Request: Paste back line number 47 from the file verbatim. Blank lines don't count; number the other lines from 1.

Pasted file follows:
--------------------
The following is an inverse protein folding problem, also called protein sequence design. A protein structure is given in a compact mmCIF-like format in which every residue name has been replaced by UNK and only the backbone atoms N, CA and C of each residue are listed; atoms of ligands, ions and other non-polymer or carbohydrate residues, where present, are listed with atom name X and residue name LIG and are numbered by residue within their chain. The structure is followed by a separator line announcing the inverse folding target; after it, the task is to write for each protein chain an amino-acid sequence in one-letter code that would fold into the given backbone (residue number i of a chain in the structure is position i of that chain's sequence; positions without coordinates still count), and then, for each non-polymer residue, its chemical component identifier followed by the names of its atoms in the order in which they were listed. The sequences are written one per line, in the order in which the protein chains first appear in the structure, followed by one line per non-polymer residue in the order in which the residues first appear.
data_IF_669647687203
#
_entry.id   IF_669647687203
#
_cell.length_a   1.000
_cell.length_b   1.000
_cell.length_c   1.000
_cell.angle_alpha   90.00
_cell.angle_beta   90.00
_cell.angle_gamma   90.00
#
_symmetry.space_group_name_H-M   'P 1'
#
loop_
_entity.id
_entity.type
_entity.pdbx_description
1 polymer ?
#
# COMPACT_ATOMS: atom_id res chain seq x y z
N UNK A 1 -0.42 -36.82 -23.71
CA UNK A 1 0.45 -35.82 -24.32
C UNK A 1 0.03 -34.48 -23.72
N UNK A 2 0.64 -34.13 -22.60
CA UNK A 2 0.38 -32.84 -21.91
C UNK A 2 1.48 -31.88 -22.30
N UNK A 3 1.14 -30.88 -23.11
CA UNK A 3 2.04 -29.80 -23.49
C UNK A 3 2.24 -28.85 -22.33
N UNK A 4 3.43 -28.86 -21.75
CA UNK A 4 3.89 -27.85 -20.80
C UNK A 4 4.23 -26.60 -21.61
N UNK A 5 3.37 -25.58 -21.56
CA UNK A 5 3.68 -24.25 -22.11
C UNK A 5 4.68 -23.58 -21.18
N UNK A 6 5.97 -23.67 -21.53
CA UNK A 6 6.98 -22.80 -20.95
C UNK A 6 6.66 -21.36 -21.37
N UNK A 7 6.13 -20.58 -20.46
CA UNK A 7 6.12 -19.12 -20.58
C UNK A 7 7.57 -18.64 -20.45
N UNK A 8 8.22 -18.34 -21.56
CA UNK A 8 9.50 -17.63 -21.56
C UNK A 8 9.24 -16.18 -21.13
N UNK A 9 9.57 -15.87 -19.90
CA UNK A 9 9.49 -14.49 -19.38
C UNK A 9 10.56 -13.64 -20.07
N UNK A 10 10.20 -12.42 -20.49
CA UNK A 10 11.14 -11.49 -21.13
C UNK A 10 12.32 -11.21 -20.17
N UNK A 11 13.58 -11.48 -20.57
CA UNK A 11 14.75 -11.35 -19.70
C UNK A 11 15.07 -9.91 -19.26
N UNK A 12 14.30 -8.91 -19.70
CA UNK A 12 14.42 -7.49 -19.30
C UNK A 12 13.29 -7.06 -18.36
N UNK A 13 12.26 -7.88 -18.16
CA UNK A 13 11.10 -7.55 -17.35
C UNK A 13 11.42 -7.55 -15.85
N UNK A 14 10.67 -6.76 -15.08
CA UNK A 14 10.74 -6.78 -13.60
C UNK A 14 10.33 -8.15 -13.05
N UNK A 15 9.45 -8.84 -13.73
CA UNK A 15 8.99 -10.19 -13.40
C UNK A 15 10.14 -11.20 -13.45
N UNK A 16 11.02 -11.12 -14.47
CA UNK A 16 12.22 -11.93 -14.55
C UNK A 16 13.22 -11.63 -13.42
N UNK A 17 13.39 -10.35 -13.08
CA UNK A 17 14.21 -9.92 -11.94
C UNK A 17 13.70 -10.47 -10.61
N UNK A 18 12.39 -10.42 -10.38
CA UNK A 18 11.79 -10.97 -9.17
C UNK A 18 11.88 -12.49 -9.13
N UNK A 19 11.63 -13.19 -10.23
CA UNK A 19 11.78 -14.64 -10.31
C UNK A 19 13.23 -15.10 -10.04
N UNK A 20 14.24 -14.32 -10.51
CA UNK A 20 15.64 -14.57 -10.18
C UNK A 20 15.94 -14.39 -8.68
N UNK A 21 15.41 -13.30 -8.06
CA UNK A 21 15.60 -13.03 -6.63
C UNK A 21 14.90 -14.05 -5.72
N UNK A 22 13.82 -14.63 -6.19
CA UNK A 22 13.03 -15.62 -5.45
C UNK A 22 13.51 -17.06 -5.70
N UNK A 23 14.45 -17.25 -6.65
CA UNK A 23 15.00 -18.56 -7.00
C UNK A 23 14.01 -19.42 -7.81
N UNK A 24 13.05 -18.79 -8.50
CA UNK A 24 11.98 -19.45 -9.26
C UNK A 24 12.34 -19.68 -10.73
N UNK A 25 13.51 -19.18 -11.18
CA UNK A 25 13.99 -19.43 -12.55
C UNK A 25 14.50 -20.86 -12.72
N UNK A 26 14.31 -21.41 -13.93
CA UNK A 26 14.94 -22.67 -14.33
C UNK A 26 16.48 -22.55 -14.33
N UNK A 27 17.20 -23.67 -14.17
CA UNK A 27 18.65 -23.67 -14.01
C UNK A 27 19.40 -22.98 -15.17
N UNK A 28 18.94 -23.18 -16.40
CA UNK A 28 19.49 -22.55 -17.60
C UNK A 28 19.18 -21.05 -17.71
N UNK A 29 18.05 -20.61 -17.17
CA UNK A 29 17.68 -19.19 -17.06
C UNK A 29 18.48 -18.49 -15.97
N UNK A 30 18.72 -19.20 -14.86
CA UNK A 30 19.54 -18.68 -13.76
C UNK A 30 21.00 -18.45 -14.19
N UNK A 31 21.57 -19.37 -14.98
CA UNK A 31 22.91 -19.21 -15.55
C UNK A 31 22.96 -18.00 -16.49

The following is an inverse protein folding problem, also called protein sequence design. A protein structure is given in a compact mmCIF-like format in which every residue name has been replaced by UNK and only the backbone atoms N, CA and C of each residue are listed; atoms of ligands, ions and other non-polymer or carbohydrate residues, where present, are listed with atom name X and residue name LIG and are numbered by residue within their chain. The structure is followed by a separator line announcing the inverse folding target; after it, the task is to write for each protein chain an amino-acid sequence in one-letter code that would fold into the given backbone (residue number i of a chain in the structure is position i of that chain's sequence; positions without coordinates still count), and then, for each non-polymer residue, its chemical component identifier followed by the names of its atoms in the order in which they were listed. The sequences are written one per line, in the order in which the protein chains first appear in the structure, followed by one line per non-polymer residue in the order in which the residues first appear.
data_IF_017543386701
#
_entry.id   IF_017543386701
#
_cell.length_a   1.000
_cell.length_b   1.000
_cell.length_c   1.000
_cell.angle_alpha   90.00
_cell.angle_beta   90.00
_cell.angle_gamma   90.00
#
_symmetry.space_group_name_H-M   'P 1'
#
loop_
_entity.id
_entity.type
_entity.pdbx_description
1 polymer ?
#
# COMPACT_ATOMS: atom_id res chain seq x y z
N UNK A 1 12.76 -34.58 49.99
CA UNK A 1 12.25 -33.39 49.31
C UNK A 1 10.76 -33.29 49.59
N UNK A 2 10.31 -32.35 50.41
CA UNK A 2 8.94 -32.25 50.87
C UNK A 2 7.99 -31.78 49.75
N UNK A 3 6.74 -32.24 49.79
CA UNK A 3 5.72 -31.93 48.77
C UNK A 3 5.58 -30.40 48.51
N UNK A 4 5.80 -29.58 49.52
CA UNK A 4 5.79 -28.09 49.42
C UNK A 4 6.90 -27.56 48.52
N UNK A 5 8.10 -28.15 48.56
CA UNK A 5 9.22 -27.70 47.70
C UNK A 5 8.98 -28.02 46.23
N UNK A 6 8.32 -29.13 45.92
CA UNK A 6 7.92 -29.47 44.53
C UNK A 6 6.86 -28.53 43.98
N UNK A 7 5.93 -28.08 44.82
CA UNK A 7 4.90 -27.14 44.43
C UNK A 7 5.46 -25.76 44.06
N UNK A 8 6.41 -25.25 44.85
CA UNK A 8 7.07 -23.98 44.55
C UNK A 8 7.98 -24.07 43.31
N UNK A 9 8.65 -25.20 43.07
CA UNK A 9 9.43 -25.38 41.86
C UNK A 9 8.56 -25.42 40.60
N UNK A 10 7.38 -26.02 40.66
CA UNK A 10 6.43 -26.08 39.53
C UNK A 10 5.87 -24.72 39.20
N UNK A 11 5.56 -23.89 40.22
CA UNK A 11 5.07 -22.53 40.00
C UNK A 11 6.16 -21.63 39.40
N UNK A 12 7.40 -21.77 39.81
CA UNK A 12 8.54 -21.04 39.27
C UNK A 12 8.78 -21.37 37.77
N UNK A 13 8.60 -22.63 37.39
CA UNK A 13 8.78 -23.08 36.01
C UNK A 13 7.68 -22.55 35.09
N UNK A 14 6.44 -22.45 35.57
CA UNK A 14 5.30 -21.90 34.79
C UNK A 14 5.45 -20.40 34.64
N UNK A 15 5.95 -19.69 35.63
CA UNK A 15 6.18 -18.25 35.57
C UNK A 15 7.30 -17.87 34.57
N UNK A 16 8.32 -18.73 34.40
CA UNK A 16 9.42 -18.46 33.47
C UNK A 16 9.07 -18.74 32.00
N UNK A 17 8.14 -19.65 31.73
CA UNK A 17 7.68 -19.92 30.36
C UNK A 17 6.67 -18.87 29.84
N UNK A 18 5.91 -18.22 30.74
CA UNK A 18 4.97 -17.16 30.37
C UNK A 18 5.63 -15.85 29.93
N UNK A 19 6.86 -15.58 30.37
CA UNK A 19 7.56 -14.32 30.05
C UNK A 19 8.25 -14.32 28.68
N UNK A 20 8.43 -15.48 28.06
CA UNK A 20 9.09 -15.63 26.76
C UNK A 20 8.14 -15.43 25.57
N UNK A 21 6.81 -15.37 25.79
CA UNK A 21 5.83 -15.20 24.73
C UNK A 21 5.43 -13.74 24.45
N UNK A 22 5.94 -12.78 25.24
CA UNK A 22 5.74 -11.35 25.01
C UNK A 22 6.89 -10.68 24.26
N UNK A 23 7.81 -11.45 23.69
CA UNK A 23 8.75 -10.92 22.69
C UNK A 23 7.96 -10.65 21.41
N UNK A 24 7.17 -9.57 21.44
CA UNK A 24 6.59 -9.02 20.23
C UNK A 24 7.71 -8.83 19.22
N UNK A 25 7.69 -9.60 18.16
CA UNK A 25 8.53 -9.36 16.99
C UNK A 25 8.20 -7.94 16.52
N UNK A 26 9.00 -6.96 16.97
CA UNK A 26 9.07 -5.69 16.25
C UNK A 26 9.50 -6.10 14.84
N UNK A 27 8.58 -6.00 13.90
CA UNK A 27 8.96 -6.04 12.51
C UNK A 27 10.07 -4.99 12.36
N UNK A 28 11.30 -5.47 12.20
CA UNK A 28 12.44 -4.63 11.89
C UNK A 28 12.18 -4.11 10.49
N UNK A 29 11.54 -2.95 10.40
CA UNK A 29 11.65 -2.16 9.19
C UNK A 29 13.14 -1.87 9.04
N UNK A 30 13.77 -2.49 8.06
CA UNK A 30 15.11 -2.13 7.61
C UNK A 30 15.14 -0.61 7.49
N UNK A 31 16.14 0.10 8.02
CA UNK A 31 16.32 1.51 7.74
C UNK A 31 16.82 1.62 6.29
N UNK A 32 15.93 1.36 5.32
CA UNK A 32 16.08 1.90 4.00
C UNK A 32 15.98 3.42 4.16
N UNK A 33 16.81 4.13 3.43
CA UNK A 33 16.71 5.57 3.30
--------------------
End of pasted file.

CA UNK A 9 9.49 -14.49 -19.38